Under the terms of the Antarctic Treaty, Britain has declared six abandoned bases on the Antarctic Peninsula, as Historic Monuments. These are Damoy, Detaille Island, Horseshoe Island, Port Lockroy, Stonington Island, and Wordie House.

Of these, Port Lockroy, situated on Goudier Island has been fully restored to its 1962 condition when it was closed. See a map of the Antarctic Peninsula.



Branfield House and Nissen Hut in 1959

During the Second World War, the British Government dispatched a secret mission, code-named Operation Tabarin to establish bases on the Antarctic Peninsula. ‘Base A’, Port Lockroy, was built on Goudier Island in February 1944. The eight man wintering team was led by Lt. Commander James Marr, who, as a young Boy Scout, first visited Antarctica, under the leadership of Sir Ernest Shackleton.

Its main base building, Bransfield House, was the first permanent British government building on the Peninsula and much modified over the years. A boathouse was built in 1956 and a generator building erected in 1958.

After the war the base was transferred to the Falkland Island Dependencies Survey (FIDS). The base's research activities included surveying, geology, meteorology, botany and ionospherics, the latter particularly important during the International Geophysical Year (IGY) of 1957-58. But the base closed in January 1962 when science was re-located to other sites on the Antarctic Peninsula, and it subsequently fell into disrepair.



Bransfield House pre-restoration. Photo: British Antarctic Survey

Following a conservation survey in 1994, Port Lockroy was recognised for its historical importance and designated as Historic Site and Monument No. 61 under the Antarctic Treaty. In 1996, with financial assistance from the British Antarctic Territory Government, the base was restored to its 1962 condition when it had closed. It was the first Historic Monument on the Peninsula to be given such treatment. Since then the ‘living museum’ has opened to visitors during the Antarctic summer and for the first ten years was operated by the British Antarctic Survey.

The staff act as wardens and their primary task is to support the visitors. They operate a gift shop and post office. The covers with franked Antarctic stamps are prized worldwide. Proceeds from this shop fund the upkeep of the base and other sites on the Peninsula.

JELD-WEN, one of the UK’s leading manufacturers of doors, windows and stairs has recently marked the 60th anniversary of it supplying the first timber huts to the Antarctic by assisting the Trust with replacement for damaged timber windows for Bransfield House, the main hut at Port Lockroy. This was only the first stage in an on-going plan to renovate this and other buildings on the Peninsula. JELD-WEN’s relationship with the Antarctic started well over 60 years ago when Boulton & Paul, the company JELD-WEN bought in 1999, supplied the actual timber huts to be sent to Port Lockroy. JELD-WEN’s timber component factory in Lowestoft has now produced and donated the single glazed timber windows to the exact design of the original windows to match those supplied to the building 50 years ago. The have in addition given the windows and doors for the reconstructed Nissen hut.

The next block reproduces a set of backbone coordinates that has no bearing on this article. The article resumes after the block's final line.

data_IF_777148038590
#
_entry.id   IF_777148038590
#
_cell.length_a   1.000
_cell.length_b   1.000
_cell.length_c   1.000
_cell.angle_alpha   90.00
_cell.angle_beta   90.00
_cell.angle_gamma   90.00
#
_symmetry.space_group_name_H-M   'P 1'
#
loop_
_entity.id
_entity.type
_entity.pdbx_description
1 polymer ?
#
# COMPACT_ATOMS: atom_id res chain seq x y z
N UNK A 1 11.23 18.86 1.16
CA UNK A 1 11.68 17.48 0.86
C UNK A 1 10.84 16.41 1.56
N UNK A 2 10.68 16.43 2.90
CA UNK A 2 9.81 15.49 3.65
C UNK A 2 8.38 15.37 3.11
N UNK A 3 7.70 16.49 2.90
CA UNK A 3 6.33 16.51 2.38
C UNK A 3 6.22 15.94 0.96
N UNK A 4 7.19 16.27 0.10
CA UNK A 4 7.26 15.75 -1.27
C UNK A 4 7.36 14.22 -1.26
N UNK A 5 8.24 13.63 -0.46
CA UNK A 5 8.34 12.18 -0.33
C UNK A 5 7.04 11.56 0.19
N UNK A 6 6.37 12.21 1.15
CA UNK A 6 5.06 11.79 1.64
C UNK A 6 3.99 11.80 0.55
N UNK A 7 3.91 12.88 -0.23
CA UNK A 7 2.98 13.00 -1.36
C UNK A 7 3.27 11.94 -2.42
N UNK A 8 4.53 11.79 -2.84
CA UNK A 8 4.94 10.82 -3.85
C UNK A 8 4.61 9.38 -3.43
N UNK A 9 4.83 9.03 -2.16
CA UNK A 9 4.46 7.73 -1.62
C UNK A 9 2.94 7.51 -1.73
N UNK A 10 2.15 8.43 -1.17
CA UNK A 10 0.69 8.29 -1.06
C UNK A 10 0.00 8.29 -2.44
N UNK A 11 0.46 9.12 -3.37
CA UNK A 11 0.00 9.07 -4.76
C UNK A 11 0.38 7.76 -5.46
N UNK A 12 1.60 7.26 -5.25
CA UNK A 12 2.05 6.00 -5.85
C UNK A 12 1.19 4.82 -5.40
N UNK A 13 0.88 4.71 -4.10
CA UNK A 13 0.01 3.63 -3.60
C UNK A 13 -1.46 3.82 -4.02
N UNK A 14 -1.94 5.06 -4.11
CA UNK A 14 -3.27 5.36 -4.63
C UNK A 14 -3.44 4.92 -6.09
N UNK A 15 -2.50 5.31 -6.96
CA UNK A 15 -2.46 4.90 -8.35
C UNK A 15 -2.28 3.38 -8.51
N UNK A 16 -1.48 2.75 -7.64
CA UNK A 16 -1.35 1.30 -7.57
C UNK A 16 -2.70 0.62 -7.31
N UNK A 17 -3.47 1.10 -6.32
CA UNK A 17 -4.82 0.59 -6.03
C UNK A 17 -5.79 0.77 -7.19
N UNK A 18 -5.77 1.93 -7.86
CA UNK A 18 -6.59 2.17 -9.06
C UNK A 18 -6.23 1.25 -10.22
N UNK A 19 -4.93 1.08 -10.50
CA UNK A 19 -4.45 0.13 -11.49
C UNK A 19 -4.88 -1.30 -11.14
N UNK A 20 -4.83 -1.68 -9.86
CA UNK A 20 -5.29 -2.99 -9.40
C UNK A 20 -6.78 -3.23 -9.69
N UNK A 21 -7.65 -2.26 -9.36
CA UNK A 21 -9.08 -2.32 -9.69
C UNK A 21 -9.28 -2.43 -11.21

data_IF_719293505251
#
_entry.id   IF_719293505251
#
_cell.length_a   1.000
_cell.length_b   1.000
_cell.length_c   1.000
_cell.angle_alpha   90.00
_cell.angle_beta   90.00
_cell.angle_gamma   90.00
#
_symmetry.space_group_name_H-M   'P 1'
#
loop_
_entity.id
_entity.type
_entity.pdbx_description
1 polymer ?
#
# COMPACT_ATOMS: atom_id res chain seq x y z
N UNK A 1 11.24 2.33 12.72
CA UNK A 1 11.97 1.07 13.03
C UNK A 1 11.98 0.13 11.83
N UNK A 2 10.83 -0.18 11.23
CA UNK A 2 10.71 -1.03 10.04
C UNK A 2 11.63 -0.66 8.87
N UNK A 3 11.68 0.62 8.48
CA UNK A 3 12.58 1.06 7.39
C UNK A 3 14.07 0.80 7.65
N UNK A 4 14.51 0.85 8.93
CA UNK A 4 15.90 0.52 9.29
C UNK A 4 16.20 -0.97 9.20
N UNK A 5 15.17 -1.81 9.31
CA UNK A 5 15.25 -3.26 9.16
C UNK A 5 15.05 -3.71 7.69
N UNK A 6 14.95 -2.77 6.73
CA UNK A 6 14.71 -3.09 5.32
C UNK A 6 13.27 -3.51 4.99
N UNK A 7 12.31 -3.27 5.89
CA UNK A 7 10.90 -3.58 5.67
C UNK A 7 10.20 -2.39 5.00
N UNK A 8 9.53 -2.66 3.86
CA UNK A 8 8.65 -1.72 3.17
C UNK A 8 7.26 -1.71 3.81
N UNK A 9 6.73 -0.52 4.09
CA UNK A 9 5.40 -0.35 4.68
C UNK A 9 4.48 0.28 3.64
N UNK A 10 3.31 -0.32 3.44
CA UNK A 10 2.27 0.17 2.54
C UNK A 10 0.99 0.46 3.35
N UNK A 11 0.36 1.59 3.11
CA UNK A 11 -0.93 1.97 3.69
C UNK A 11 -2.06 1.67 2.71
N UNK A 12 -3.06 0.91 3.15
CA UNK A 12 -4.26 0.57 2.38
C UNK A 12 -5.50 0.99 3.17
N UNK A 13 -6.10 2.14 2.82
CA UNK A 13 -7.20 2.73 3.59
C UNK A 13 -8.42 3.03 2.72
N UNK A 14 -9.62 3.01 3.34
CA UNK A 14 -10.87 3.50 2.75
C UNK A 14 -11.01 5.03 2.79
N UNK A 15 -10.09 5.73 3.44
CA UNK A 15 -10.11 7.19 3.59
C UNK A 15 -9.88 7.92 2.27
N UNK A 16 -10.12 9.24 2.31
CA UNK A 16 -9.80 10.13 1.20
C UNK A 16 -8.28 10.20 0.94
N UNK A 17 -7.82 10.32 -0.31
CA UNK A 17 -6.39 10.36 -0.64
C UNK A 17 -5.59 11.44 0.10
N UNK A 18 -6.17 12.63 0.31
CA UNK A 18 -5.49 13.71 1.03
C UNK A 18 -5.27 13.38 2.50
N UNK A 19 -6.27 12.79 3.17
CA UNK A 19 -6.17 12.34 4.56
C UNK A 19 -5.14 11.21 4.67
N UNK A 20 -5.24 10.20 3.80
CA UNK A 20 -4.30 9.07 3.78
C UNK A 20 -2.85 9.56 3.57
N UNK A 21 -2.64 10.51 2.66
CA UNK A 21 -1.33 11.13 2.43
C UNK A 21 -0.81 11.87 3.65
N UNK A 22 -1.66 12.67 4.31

Re-constructed Nissen Hut (staff accommodation) with Bransfield House

Since the base was restored in 1996, the staff had been living in Bransfield house in the bunkroom (cooking, washing, sleeping). The rest of the base is given over to the museum. But unlike in the 1950s when the base had three working generators and an Esse stove, they no longer have any of this. Living in a historic site is far from ideal for many reasons. Therefore the Trust undertook to provide suitable accommodation for staff so they could continue to maintain the historic site of Port Lockroy and improve the visitor experience by fulfilling the potential of the 'living museum' by releasing the bunkroom. In order to get to this stage, early in 2008, the Trust carried out a consultation exercise in order to move forward on this issue. You can view the consultation document here. The conclusion was to rebuild the original ruined Nissen Hut. An Initial Environmental Evaluation (IEE) was carried out and submitted to the Polar Regions Unit of the Foreign and Commonwealth Office in June. You can view the IEE here (big document so fast computer needed). The Nissen hut was rebuilt in 2010 with staff moving out of Bransfield House during the 2010/11 season. This also allowed for the bunkroom space in Bransfield house to be utilised as museum space.